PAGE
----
Assessment of cardiac catheterization data
To evaluate chamber stiffness properties, LV pressure-volume curves were constructed by relating LVEDV and PCWP. We define 2 different but related mechanical properties of the heart during diastole. (1) Overall chamber stiffness refers to the stiffness constant “a” of the exponential equation describing the pressure-volume curve (see below); and (2) distensibility is used to mean the absolute LVEDV at a given PCWP, independent of stiffness constant “a”.11
To characterize LV pressure-volume curves, we modeled the data according to an exponential equation18: P = P ∞ (expa(v-vo) −1), where P is PCWP, P ∞ is the pressure asymptote of the curve, V is LVEDV index, V0 is equilibrium volume, and “a” is overall LV chamber stiffness. As external constraints affect LV hemodynamics, LV transmural filling pressure (TMP) was calculated as PCWP – right atrial pressure19 and used to construct transmural pressure-volume curves.
The PCWP and stroke volume data were used to construct Starling (stroke volume index/PCWP) curves. The LVEDV, stroke volume, and mean arterial pressure were used to construct preload-recruitable stroke work relationships. LV contractility was assessed by the slopes of the stroke work-LVEDV relationship.20
Echocardiography
LV images were obtained at all loading conditions. LV volumes were determined from the apical 4-chamber view.6,11 LV early (E) and late (A) filling peak velocities were recorded, and the E/A ratio was used to assess global LV diastolic function. The peak early diastolic mitral annular velocity was measured in both septal and lateral sides of the mitral annulus and values were averaged to obtain tissue Doppler imaging (TDI) E mean. Color M-mode Doppler was obtained and the mitral inflow propagation velocity (Vp) was measured.6,11 Isovolumic relaxation time (IVRT) was also determined.
Dynamic Starling mechanism
Beat-to-beat PAD was used as an index for LV preload and beatto-beat changes in stroke volume were derived from the Modelflow method.12,21 Spectral transfer functional analysis between PAD and stroke volume index during the controlled breathing (0.2 Hz) were applied to obtain gain, phase, and coherence as previously reported.12,22 The gain between PAD and stroke volume index was used as an index of the dynamic Starling mechanism which reflects the beat-to-beat modulation of stroke volume from changes in LV preload as previously reported.12,22
Assessment of overall cardiovascular function
The primary outcome variables in the present study included a) LV stiffness assessed from the pressure-volume curves, which reflects LV static diastolic function; and b) global LV performance assessed from Starling curves and preload-recruitable stroke work. Secondary outcomes included (a) VO2peak; (b) LV dynamic diastolic function by echo Doppler variables; (c) arterial stiffness by arterial elastance; (d) arterial function by total aortic compliance; and (e) ventricular-arterial coupling by dynamic Starling mechanism.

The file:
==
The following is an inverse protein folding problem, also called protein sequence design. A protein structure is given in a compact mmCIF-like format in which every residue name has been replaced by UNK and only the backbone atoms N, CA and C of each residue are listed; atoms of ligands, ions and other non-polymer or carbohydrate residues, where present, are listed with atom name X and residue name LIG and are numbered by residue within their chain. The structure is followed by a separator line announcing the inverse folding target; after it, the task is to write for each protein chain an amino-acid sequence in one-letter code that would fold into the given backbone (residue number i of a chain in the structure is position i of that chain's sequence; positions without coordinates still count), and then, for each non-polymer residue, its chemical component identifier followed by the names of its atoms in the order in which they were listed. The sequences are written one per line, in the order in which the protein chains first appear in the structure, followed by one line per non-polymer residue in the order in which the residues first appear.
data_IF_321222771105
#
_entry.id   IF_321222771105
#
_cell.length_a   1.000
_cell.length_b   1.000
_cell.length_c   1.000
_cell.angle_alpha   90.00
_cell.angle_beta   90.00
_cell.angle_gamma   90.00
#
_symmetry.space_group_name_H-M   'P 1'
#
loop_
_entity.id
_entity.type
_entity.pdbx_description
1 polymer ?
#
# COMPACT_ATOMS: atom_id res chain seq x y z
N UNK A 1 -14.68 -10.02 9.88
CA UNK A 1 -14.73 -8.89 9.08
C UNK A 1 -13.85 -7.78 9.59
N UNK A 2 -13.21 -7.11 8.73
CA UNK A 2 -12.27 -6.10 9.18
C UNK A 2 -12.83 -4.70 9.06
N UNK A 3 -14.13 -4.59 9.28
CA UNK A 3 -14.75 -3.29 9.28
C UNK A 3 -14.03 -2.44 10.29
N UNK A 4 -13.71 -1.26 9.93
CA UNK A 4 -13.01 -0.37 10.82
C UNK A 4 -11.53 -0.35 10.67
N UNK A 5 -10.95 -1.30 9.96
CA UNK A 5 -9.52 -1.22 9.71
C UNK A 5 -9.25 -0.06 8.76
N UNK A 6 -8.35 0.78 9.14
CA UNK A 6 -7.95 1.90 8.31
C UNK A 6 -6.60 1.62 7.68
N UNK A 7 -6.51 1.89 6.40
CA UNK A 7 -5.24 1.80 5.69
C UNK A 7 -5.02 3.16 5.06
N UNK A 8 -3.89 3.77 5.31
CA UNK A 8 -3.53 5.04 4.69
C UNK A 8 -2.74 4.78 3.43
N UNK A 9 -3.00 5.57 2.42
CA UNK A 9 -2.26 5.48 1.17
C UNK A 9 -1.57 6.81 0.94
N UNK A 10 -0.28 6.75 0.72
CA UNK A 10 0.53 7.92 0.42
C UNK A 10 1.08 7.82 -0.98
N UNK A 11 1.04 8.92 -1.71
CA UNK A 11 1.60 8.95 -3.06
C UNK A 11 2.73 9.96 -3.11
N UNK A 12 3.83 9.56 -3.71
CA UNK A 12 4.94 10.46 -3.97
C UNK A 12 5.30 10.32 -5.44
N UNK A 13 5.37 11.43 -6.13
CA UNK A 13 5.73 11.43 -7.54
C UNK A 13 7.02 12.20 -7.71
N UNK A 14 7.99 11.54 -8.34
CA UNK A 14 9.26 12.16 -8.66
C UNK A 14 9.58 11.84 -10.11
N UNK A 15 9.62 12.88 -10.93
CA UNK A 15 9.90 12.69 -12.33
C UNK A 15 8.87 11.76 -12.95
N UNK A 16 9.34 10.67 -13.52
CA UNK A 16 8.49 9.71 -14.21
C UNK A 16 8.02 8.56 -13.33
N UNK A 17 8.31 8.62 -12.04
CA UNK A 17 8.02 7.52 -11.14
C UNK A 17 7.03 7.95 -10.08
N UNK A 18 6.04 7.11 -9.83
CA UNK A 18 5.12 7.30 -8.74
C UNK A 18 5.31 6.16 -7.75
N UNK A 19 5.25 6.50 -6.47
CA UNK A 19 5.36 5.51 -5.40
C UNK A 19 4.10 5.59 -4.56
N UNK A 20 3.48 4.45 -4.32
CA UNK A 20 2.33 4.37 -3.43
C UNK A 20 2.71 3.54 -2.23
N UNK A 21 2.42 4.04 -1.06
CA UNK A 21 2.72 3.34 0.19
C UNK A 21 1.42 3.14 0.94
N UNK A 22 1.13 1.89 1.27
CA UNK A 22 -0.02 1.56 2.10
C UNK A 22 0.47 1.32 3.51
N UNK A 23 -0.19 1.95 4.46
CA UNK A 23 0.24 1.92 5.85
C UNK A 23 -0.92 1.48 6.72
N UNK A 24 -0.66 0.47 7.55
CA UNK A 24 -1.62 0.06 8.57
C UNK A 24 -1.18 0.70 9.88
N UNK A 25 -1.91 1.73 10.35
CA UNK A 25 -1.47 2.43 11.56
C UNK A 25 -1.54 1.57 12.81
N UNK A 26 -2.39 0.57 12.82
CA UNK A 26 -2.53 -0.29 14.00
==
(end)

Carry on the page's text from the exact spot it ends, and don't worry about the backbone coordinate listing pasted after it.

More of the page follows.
Statistical analysis
Continuous data were expressed as mean ± SD except for graphics, in which SEM was used. Baseline data in HFpEF patients and controls were compared by an unpaired t test or nonparametric Mann-Whitney rank sum test. For data obtained during cardiac catheterization, 2-way repeated analysis of variance (ANOVA) with post hoc testing was applied to evaluate the differences between the groups. To evaluate the effects of training, paired t test and 2-way repeated ANOVA with post hoc testing were used. For pressure-volume curves, a multivariate regression analysis was conducted on the repeated measures data, modeling pressure by use of the covariates volume and subject group. P <.05 was considered significant.
This study was supported by the National Institutes of Health grant AG17479-02.
Subject characteristics
Seven of 11 HFpEF patients completed a year of exercise training. Four patients, who were unable to exercise consistently as prescribed or felt that training was too burdensome, dropped out from the study at the third, fourth, sixth, and eighth months. Hemodynamic data were analyzed in the remaining 7 HFpEF patients before and after training and were compared with baseline data in 13 healthy controls, Table I. Baseline data in these subjects have been previously published.6,11 After a year of training, no effects of exercise training on blood pressures or heart rate (P = .37) were observed. None of these HFpEF patients experienced exacerbation of HF related to training; although occasionally medications had to be adjusted by the patients’ physicians during the year of training, all patients were studied after being on exactly the same type and dose of medications for at least one week on the post training study, that they had been on for the pre-training study.
Table I
Table I
Patient characteristics
LV structure and Doppler measures of diastolic function